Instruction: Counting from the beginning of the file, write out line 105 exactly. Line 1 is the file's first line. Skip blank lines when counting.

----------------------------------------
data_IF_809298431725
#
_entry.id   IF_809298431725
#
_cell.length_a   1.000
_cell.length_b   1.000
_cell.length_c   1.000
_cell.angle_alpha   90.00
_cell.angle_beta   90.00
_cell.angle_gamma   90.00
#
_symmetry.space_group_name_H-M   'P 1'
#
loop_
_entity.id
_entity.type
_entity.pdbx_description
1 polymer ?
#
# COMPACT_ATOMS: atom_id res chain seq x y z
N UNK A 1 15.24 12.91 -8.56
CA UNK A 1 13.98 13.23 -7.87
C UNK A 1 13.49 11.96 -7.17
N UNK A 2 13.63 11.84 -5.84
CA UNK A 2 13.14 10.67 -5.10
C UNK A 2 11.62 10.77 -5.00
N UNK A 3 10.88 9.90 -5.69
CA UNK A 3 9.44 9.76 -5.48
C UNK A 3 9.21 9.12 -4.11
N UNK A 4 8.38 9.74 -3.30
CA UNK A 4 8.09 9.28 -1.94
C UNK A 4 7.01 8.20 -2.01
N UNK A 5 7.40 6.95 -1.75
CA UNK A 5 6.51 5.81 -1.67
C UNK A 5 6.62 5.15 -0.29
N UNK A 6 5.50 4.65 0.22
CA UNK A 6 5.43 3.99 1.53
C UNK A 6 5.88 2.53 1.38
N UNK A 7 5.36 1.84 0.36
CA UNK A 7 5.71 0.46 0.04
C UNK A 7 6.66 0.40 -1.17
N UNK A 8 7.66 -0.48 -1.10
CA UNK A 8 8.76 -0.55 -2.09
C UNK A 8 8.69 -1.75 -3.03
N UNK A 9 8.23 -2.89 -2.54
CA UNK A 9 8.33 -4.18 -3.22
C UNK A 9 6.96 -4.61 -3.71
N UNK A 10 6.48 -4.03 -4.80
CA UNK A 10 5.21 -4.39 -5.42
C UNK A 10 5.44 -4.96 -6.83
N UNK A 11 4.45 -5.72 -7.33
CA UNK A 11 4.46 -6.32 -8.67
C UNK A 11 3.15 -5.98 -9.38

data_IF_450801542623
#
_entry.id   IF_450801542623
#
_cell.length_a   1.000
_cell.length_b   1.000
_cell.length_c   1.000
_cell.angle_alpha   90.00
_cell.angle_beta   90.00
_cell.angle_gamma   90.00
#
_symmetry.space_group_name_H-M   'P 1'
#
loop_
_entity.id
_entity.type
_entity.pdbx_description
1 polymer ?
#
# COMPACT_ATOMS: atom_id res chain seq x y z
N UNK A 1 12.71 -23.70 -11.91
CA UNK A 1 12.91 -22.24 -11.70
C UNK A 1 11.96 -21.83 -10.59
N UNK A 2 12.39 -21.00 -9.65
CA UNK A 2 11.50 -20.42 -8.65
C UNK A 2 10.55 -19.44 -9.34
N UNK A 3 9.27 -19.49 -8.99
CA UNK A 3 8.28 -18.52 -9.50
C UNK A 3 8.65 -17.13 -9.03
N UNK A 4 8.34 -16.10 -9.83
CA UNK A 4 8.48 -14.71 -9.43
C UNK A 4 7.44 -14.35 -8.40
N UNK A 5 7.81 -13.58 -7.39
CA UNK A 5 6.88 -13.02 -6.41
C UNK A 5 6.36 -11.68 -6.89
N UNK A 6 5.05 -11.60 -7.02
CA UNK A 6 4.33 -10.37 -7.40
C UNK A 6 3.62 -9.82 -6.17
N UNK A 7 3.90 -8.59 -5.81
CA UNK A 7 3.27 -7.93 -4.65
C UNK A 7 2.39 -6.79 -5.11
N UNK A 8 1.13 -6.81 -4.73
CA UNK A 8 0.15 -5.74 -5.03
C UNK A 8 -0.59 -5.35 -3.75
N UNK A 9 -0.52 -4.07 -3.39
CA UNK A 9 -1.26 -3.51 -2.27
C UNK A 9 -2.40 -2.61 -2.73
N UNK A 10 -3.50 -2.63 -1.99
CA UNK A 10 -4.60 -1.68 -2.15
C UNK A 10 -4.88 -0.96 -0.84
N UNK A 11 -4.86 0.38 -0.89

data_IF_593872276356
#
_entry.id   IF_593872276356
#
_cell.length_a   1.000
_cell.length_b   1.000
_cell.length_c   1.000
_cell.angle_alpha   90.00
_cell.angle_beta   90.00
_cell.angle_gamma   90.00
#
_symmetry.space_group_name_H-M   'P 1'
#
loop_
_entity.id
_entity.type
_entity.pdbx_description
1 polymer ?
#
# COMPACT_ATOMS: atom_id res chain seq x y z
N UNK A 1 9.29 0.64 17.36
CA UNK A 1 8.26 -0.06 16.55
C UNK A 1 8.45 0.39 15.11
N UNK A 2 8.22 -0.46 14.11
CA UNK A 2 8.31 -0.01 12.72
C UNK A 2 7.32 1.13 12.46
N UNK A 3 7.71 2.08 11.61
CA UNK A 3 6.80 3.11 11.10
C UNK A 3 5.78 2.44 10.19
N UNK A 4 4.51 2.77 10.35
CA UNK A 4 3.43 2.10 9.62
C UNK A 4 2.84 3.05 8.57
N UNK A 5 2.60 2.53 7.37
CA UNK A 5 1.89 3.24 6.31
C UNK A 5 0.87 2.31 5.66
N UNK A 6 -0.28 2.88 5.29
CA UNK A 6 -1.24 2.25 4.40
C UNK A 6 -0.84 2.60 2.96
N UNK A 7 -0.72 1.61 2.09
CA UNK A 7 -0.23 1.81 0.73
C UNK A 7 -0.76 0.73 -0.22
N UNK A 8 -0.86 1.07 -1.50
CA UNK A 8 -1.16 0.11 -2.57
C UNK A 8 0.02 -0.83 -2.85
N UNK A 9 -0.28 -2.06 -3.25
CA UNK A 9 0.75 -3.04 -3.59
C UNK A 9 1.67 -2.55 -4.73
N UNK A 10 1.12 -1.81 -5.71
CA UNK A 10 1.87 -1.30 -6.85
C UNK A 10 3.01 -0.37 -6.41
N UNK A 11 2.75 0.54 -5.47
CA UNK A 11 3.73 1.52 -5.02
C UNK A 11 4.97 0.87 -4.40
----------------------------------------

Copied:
data_IF_593872276356